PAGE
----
There are three main types of cutaneous angiosarcoma: Idiopathic angiosarcoma of the head and neck in elderly patients, lymphoedema-associated angiosarcoma (Stewart-Treves-Syndrome) and postirradiation angiosarcoma . Besides an association with persistent chronic lymphoedema, previous irradiation and pre-existing vascular malformation, little is known regarding the causative factors of that disease . With respect to pathogenesis, among others, upregulation of the glykopeptide VEGF-D, a vascular endothelial growth factor, seems to be responsible for the endothelial cell proliferation .
Clinically the appearance of a cutaneous angiosarcoma of the skin and scalp can be variable. Early lesions most commonly present as single or multifocal ill-defined, bruise-like erythematous-purplish areas with indurated borders . In the present case, akin to those previously described by others [6, 7], these haematoma-like lesions can be misinterpreted as benign inflammatory or allergic hyperemias. More advanced lesions can present as dark bluish, sometimes keratotic papules or nodules with ulceration and bleeding, mimicking other malignancies like squamous cell carcinoma, basal cell carcinoma, malignant melanoma, lymphoma as well as metastases [3, 5, 8].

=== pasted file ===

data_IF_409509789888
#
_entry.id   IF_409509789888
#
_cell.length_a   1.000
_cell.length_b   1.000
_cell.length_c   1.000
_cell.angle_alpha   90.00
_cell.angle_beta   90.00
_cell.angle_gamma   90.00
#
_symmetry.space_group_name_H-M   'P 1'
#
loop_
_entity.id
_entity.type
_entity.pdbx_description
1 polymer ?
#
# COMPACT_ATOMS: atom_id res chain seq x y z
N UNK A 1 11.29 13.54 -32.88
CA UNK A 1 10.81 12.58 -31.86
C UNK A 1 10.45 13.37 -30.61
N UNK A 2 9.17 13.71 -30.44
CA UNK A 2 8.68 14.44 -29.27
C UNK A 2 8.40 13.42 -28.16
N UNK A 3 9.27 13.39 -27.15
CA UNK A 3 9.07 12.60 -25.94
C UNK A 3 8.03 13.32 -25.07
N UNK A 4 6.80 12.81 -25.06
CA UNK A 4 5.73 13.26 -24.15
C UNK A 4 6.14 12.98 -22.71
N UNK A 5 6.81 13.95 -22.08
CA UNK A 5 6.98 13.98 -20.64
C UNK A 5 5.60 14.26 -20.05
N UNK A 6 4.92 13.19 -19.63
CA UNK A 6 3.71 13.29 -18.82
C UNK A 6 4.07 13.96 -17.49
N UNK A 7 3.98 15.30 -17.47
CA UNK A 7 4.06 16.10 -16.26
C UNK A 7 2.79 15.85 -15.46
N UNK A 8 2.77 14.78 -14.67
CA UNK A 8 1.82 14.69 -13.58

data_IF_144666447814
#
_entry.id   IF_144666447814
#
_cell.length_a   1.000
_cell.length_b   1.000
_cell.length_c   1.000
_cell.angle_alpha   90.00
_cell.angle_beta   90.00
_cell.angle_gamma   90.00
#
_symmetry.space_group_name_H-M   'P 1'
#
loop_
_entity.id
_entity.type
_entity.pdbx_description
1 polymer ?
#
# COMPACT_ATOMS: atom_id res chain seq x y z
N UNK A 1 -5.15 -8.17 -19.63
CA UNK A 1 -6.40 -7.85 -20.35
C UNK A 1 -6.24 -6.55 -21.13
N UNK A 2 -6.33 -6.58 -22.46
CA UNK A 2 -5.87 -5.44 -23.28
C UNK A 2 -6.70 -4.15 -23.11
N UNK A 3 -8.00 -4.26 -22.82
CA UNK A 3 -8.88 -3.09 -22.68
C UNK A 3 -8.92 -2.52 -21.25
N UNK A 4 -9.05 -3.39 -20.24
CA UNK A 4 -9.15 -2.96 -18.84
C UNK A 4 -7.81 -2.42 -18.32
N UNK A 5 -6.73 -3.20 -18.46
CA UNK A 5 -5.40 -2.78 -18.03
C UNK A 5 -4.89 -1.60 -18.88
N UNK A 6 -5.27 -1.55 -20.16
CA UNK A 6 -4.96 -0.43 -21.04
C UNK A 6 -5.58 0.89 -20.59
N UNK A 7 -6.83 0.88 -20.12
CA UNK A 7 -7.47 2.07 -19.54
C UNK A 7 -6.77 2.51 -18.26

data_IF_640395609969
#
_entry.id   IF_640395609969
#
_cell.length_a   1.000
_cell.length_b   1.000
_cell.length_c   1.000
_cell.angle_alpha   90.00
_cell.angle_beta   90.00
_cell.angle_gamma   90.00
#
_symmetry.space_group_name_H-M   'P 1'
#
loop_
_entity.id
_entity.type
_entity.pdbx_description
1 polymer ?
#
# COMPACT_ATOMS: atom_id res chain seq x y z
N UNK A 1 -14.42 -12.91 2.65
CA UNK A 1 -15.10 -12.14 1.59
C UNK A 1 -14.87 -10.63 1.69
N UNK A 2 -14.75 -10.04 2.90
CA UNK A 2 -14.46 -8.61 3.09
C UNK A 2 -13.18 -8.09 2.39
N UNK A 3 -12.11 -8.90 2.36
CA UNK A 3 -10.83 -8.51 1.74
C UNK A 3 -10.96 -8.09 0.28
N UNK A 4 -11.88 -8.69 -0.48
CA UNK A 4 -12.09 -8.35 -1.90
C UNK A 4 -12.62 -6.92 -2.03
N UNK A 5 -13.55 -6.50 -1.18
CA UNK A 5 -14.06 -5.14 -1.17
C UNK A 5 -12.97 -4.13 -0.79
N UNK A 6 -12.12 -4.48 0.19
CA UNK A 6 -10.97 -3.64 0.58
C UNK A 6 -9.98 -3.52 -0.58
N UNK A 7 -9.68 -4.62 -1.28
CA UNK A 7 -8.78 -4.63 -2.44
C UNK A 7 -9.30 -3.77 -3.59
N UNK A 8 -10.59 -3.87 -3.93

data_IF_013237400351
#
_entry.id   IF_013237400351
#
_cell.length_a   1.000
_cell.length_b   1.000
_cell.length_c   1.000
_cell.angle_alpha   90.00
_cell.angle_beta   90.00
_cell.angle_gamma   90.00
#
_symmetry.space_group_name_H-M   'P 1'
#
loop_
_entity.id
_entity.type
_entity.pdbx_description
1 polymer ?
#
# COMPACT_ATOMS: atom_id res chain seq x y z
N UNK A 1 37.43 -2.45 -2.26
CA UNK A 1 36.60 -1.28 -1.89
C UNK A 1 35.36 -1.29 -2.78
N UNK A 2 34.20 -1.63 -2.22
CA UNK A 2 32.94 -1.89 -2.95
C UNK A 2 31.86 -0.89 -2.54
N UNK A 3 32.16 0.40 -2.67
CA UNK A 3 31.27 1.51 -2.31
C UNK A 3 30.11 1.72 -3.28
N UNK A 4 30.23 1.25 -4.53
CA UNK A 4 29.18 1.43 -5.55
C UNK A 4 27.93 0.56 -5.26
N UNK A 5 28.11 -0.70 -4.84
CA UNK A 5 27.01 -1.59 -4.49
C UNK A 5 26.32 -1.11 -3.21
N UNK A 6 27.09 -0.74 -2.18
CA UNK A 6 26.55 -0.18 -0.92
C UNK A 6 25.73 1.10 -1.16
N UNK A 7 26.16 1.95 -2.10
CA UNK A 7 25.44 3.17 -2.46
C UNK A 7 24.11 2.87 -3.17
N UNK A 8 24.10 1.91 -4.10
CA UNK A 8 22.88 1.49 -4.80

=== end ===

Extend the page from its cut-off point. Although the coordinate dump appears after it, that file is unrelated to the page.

Microscopically a cutaneous angiosarcoma is typically characterized by numerous, irregular and anastomosing vascular channels. These are lined by pleomorphic, hyperchromatic endothelial cells with variable mitotic activity . Immunhistochemical positivity for the endothelial markers CD 31 and factor VIII-related antigen as well as for the transcription factor Fli-1 may help to establish diagnosis [10, 11]. The differential diagnosis includes hemangioma, especially tufted, cavernous and epithelioid hemangioma on the one hand and acantholytic carcinoma on the other hand. Especially in immunocompromised patients Kaposi-sarcoma might be a further differential diagnosis. In the current case the presence of many lymphocytes might be a hint to regard the lesion as of lymphatic vessel origin, i.e. as a lymphangiosarcoma.